1. I think it’s helpful to distinguish between not-for-profits/charities and the issues of delivering commodities (i.e. not all charities deliver commodities, not all commodities are delivered by charities). True that commodity-delivery alone probably isn’t going to ‘solve’ poverty but we do have some sense of efficacious commodities that can be delivered (e,g, https://www.unfpa.org/public/home/publications/pid/12042). GiveWell’s focus on trackability will always probably keep them in the commodity space – and as long as they are clear that they are really ranking from among a subset of ‘charities’ that focus on supply-side issues, that’s their prerogative.

    The bigger issue for me is whether these efforts also strengthen the state’s capacity to deliver to its citizens (a ‘diagonal’ approach in global health jargon, http://www.who.int/social_determinants/resources/frenk.pdf) rather than leaving ‘nothing of lasting value,’ substituting or paralleling the public (and for that matter, for-profit private) sector.


    1. Cannot agree more. I think primarily of development NGOs – agencies that deliver goods/services or mobilise them for self-help/activism etc. GiveWell’s charities seem to only deliver tangible commodities that can be distributed to individuals directly – this is at best, a small sub-set of what development NGOs are doing out there, and its highly debatable, if it is the most important one. This also relates to the concept of aid as band-aid as opposed to other medium to long-term interventions.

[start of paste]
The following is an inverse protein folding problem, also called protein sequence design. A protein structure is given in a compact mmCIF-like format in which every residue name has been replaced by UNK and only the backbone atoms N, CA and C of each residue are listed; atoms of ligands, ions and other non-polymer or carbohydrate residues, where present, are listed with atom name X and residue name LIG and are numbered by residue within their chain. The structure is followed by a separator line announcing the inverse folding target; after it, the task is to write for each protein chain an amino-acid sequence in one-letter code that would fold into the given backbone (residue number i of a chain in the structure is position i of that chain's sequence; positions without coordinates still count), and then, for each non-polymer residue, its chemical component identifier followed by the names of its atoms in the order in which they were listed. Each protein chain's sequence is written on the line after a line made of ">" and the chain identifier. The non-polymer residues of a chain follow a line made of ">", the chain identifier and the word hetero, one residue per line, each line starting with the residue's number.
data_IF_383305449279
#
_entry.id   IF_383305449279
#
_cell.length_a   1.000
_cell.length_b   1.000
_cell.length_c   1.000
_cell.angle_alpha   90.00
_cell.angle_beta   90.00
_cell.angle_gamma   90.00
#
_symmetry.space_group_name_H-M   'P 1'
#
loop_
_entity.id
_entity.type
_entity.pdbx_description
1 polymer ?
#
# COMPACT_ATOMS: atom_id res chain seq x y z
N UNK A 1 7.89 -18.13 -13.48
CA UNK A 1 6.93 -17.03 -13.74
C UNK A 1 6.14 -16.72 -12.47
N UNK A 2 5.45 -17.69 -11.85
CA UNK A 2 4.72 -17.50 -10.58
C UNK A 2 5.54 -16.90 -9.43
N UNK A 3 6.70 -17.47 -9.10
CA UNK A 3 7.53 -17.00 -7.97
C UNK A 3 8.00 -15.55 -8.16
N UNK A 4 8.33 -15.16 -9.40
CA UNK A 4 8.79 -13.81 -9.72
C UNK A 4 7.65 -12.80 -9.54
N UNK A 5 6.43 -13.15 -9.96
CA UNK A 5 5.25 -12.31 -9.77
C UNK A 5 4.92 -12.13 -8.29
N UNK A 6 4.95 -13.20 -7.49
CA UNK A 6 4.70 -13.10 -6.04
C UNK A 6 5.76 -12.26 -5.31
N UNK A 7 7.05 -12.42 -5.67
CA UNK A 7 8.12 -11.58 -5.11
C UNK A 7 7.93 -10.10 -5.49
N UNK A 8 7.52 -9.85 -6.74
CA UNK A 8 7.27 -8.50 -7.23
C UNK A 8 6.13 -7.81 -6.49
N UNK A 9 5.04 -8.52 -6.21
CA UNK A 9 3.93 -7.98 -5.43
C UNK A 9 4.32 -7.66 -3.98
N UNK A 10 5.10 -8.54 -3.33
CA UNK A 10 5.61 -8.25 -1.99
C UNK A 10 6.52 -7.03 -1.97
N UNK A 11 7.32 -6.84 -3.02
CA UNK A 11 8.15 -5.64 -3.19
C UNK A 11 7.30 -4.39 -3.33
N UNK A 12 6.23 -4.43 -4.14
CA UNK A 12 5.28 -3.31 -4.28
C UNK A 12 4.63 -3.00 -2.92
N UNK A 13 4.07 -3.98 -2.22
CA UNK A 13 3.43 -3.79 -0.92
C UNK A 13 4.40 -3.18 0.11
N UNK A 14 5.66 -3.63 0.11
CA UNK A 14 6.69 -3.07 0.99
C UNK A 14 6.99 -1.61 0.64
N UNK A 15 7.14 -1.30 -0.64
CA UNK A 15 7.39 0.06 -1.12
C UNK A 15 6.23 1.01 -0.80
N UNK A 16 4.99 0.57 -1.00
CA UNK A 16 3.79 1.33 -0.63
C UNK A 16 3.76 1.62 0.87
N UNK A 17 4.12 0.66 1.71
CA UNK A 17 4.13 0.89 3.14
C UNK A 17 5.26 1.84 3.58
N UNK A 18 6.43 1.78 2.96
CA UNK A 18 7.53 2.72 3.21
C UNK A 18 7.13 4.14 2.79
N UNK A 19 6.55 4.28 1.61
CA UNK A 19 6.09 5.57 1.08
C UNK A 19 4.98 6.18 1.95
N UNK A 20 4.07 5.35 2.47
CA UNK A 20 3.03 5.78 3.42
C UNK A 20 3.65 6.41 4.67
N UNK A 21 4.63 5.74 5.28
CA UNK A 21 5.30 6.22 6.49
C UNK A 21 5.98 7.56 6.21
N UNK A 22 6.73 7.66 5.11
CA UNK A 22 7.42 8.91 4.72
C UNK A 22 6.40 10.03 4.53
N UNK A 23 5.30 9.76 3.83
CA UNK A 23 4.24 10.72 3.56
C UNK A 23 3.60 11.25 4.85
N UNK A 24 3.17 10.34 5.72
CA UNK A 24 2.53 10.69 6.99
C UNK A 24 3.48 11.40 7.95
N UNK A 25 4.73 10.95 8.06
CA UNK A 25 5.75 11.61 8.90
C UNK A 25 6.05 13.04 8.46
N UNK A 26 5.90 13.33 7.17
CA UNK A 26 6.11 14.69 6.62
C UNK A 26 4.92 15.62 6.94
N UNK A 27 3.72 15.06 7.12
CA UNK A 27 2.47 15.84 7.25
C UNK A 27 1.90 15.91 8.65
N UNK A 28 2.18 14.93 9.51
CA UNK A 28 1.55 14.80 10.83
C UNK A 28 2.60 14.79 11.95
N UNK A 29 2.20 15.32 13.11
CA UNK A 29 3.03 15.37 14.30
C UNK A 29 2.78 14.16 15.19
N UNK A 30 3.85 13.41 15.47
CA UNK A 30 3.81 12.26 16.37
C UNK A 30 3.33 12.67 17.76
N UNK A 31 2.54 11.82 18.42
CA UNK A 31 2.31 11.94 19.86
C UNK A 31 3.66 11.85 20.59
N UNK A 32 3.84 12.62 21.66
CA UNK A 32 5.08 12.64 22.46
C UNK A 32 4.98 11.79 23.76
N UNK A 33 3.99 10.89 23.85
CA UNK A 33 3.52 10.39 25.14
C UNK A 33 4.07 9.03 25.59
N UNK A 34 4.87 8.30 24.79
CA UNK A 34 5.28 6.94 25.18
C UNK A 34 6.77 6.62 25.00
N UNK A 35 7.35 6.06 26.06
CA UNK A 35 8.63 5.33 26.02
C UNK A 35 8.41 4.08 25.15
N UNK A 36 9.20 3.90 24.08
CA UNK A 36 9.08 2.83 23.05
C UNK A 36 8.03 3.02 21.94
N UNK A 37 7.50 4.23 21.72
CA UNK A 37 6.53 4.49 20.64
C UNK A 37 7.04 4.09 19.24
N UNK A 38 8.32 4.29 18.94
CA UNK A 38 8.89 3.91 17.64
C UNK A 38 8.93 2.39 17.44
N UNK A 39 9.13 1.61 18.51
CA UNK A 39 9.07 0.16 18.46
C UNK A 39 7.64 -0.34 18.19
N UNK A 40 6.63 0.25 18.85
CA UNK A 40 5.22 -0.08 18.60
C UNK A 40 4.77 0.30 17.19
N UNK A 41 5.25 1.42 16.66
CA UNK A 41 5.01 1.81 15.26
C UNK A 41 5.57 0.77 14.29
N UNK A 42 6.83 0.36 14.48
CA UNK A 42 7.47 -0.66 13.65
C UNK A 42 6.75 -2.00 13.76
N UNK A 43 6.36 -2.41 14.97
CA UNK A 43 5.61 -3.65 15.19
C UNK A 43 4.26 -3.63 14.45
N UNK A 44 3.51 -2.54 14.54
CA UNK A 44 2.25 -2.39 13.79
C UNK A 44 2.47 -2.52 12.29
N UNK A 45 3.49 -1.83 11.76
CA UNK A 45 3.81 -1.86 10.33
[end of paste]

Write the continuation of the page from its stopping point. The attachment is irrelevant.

2. I’m a research analyst at GiveWell.

    Thanks for the thoughtful comments on AMF and on some limitations of our top charities. We definitely agree with you that giving is not simple (some posts on this subject: The risks of giving and Why we should expect good giving to be hard).

    We also agree that there are limitations to focusing on charities that can help people with relatively high confidence and short time horizons. Donors may be able to do even more good by thinking about philanthropy more broadly, which is why we’re investigating philanthropic opportunities that fall outside our traditional criteria through GiveWell Labs. Here’s our latest update on this work. We agree that promoting collective action and changing the behavior of governments might be high impact, which is why we wrote a series of blog posts on policy-oriented philanthropy. These beliefs have affected our traditional top charities recommendations, too. One of our top charities, the Deworm the World Initiative, primarily supports government deworming programs.


    1. Thanks for engaging, Howie. I look forward to reading the ‘update’. I must confess that while it is easy to critique the criteria (which I know are evolving), it is very difficult to arrive at an alternative that can satisfy everyone. Community engagement and collaborating with governments is hard enough for agencies on the ground to pull off. Evaluating them with an eye on ‘value for money’ for an individual donor is even more difficult. So it is exciting that you guys are working on this…and very encouraging!